In the Middle East and North Africa regions, the business world is just beginning to encounter the regulatory and operational pressures that European and U.S. companies have faced in recent years. Six new data privacy laws have been introduced in the last 18 months and authorities in the Dubai International Financial Centre have already issued 88 fines since the region’s new regulations became effective in late 2020.
These new laws come in addition to dozens of existing regulations in Saudi Arabia, the United Arab Emirates and other countries that impact data privacy in some way, and the extraterritorial laws such as the EU General Data Protection Regulation, which impact obligations for many organizations in the MENA region.
As Middle Eastern countries ramp up their regulatory oversight and rigor over data protection, companies in the region are seeking guidance on how to evaluate their risk, implement data privacy frameworks and uphold compliance. Given a multitude of complexities, it is very difficult for organizations to stay abreast of all the requirements.
A snapshot of emerging laws and penalties
In the UAE, at least 19 laws are focused on or contain sections regarding data privacy, and a federal UAE data privacy law is expected to pass this year. In early 2021, the Abu Dhabi Global Market repealed the 2015 ADGM Data Protection Regulations and replaced them with new laws with an emphasis on accountability and requirements similar to the GDPR and other global standards. Under those changes, existing organizations operating in or with connections to ADGM have until Feb. 14, 2022, to implement new compliance measures and new organizations had until Aug. 14 this year to establish compliance.
The UAE constitution, Penal Code, Cyber Crime Law and sector specific laws that impact health care, e-commerce or other industries also include privacy provisions and enforcement power — with penalties for violating these laws spanning fines as high as DH1 million or potential jail time.
Another recent change is the enactment of the DIFC Data Protection Law in July of last year, which became enforceable after only a three-month transition period. The DPL replaced previous DIFC data protection regulations, aligning the regions’ protections, requirements and enforcement powers with global standards.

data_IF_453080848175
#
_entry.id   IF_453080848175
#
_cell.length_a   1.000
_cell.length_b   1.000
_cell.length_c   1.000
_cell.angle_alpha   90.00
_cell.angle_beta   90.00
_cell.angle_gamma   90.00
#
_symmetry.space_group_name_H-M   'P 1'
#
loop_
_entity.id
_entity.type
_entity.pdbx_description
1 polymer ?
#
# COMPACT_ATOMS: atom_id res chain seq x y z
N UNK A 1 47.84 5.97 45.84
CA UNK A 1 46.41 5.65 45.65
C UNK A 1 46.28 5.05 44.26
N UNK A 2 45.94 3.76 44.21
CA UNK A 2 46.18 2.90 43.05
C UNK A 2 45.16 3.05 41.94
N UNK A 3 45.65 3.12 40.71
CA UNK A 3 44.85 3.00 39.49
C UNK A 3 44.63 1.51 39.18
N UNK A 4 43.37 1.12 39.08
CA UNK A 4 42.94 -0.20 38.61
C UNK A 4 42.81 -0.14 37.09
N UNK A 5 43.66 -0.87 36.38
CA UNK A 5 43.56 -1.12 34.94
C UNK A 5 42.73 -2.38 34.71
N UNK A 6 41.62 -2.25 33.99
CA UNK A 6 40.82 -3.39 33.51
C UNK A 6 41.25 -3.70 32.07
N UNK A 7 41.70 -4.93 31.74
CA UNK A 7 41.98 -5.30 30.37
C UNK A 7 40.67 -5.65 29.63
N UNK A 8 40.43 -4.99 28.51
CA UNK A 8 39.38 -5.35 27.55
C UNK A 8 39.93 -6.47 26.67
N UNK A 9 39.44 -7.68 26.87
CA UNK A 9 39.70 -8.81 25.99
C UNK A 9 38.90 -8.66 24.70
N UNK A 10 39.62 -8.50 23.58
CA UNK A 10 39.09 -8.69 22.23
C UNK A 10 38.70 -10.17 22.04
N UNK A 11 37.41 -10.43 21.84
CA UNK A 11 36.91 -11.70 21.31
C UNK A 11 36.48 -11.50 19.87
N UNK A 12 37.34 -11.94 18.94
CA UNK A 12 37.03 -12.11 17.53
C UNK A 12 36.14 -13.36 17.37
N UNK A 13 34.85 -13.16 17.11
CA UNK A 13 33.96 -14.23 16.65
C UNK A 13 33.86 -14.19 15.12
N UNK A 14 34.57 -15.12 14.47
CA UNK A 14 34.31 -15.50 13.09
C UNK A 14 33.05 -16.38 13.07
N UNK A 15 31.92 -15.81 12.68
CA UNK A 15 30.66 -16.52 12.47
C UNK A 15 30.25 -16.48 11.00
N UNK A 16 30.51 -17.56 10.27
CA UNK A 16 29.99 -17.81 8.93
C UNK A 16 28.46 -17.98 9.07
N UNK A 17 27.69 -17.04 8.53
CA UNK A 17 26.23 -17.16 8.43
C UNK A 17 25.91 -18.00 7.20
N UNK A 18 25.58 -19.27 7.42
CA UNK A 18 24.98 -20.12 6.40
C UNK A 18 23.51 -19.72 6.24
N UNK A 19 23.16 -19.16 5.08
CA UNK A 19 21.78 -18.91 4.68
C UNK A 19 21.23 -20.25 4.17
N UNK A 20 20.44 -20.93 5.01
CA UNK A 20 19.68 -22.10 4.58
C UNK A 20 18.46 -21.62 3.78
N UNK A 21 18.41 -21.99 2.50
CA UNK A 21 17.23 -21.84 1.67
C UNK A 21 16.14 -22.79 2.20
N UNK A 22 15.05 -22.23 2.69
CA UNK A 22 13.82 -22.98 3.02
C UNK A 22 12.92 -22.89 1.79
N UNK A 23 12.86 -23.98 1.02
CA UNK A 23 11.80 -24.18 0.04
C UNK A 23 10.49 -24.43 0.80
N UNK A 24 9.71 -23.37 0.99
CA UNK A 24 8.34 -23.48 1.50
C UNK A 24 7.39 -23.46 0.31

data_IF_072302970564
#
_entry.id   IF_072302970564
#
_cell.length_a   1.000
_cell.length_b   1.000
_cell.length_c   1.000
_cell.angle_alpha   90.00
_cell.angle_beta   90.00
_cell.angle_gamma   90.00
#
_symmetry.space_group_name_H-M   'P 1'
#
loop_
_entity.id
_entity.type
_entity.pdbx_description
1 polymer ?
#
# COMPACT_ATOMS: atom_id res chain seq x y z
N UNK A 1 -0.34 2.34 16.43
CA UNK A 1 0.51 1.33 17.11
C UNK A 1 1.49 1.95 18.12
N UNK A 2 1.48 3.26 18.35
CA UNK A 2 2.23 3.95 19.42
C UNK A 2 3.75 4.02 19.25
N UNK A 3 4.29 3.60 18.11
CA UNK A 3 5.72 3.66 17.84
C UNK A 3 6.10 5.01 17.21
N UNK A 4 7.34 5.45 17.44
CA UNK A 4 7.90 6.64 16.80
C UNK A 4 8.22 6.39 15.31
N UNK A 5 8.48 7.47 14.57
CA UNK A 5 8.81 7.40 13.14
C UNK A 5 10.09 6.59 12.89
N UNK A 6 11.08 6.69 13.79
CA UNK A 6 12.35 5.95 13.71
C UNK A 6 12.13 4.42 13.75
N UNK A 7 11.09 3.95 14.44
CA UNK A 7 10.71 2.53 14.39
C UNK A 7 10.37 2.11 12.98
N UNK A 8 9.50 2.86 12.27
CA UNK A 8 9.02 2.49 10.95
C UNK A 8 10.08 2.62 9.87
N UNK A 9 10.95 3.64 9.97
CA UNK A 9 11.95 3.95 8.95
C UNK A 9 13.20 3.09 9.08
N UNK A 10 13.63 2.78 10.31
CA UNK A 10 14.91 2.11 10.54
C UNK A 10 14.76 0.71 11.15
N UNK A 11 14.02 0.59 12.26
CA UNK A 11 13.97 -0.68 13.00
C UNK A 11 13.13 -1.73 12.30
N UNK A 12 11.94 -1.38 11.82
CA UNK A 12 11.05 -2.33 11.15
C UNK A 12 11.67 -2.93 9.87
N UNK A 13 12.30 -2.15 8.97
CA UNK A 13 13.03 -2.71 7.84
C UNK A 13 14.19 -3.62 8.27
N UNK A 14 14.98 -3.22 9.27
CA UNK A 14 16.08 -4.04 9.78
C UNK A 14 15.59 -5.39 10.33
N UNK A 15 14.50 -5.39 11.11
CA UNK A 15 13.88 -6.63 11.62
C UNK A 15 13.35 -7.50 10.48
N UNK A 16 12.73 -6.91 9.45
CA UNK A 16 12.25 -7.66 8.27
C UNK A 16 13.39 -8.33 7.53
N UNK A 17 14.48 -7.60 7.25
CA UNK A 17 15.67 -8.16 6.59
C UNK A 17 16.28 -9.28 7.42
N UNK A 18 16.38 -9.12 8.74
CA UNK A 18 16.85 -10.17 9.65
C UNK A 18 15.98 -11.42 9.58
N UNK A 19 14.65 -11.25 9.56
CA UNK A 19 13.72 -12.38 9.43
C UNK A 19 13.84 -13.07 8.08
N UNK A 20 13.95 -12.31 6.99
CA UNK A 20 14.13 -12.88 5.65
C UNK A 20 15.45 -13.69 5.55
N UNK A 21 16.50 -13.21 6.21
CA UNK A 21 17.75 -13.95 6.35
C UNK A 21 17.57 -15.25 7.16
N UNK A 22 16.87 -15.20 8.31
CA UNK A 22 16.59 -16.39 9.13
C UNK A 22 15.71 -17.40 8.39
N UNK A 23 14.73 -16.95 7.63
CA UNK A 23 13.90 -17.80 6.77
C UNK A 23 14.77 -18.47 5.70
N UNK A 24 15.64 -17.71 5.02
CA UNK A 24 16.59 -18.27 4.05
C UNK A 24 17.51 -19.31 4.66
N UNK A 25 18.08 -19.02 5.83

In 2018, Bahrain's Personal Data Protection Law was introduced, which includes protection of privacy, data subject rights and accountability similar to other global standards. The law includes a degree of enforcement and independent regulator power, but less so than the strictest global laws. Qatar’s Law No. 13 of 2016 Concerning Personal Data Protection goes even further and is aligned with global principles across protections, data subject rights, accountability, regulatory authority and enforcement.
This is only a snapshot of the complex data privacy landscape forming in the MENA. At the very least, this should illustrate it is time to take data privacy seriously. As organizations in the region begin to adapt, there are a number of considerations that should be addressed.
Data privacy risks and best practices
Legal and compliance teams can start with an assessment of the laws that apply to their organization and how the company’s existing policies and practices stack up against the requirements. Under some of the new and emerging laws in the MENA, organizations must meet a much higher bar for accountability, which means they are expected to have a robust compliance program with appropriate staffing, oversight and technical controls to protect personal data. This may include maintaining a processing register and conducting data protection impact assessments on technologies and outside providers.